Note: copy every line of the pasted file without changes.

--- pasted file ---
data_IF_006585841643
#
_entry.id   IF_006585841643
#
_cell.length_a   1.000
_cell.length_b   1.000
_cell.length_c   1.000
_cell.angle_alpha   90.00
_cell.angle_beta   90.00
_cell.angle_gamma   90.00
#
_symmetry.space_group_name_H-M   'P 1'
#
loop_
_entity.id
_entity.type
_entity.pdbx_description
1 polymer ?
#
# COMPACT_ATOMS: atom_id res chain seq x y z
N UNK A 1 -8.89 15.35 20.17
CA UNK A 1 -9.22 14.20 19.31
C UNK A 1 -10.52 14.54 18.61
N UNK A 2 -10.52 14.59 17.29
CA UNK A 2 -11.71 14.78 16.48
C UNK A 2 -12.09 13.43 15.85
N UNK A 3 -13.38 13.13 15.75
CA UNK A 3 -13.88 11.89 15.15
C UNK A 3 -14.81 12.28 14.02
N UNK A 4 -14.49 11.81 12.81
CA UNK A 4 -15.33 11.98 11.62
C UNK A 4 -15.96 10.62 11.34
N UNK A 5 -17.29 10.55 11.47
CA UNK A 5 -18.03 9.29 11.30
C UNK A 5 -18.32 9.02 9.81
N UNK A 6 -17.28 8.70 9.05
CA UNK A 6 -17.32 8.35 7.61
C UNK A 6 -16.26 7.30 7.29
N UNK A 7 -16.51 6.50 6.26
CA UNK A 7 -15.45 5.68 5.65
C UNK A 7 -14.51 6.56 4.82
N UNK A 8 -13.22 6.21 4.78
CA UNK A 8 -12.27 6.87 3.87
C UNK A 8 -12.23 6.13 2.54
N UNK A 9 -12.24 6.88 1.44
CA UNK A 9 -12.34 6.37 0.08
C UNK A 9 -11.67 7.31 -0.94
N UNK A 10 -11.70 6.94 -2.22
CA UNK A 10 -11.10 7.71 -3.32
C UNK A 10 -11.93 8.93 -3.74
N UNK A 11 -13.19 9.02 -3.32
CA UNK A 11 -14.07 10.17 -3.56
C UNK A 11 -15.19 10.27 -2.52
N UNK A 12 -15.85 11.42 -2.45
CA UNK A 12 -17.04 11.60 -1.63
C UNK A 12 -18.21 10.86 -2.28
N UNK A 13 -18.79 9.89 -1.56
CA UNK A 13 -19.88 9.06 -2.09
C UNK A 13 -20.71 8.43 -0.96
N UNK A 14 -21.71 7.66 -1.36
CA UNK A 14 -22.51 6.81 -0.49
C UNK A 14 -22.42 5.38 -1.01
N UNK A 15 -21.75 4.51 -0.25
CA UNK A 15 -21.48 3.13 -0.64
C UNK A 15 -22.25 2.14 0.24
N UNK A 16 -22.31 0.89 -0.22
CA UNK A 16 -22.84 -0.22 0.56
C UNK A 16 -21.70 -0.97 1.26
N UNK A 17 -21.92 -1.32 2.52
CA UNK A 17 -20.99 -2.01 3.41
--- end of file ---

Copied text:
data_IF_006585841643
#
_entry.id   IF_006585841643
#
_cell.length_a   1.000
_cell.length_b   1.000
_cell.length_c   1.000
_cell.angle_alpha   90.00
_cell.angle_beta   90.00
_cell.angle_gamma   90.00
#
_symmetry.space_group_name_H-M   'P 1'
#
loop_
_entity.id
_entity.type
_entity.pdbx_description
1 polymer ?
#
# COMPACT_ATOMS: atom_id res chain seq x y z
N UNK A 1 -8.89 15.35 20.17
CA UNK A 1 -9.22 14.20 19.31
C UNK A 1 -10.52 14.54 18.61
N UNK A 2 -10.52 14.59 17.29
CA UNK A 2 -11.71 14.78 16.48
C UNK A 2 -12.09 13.43 15.85
N UNK A 3 -13.38 13.13 15.75
CA UNK A 3 -13.88 11.89 15.15
C UNK A 3 -14.81 12.28 14.02
N UNK A 4 -14.49 11.81 12.81
CA UNK A 4 -15.33 11.98 11.62
C UNK A 4 -15.96 10.62 11.34
N UNK A 5 -17.29 10.55 11.47
CA UNK A 5 -18.03 9.29 11.30
C UNK A 5 -18.32 9.02 9.81
N UNK A 6 -17.28 8.70 9.05
CA UNK A 6 -17.32 8.35 7.61
C UNK A 6 -16.26 7.30 7.29
N UNK A 7 -16.51 6.50 6.26
CA UNK A 7 -15.45 5.68 5.65
C UNK A 7 -14.51 6.56 4.82
N UNK A 8 -13.22 6.21 4.78
CA UNK A 8 -12.27 6.87 3.87
C UNK A 8 -12.23 6.13 2.54
N UNK A 9 -12.24 6.88 1.44
CA UNK A 9 -12.34 6.37 0.08
C UNK A 9 -11.67 7.31 -0.94
N UNK A 10 -11.70 6.94 -2.22
CA UNK A 10 -11.10 7.71 -3.32
C UNK A 10 -11.93 8.93 -3.74
N UNK A 11 -13.19 9.02 -3.32
CA UNK A 11 -14.07 10.17 -3.56
C UNK A 11 -15.19 10.27 -2.52
N UNK A 12 -15.85 11.42 -2.45
CA UNK A 12 -17.04 11.60 -1.63
C UNK A 12 -18.21 10.86 -2.28
N UNK A 13 -18.79 9.89 -1.56
CA UNK A 13 -19.88 9.06 -2.09
C UNK A 13 -20.71 8.43 -0.96
N UNK A 14 -21.71 7.66 -1.36
CA UNK A 14 -22.51 6.81 -0.49
C UNK A 14 -22.42 5.38 -1.01
N UNK A 15 -21.75 4.51 -0.25
CA UNK A 15 -21.48 3.13 -0.64
C UNK A 15 -22.25 2.14 0.24
N UNK A 16 -22.31 0.89 -0.22
CA UNK A 16 -22.84 -0.22 0.56
C UNK A 16 -21.70 -0.97 1.26
N UNK A 17 -21.92 -1.32 2.52
CA UNK A 17 -20.99 -2.01 3.41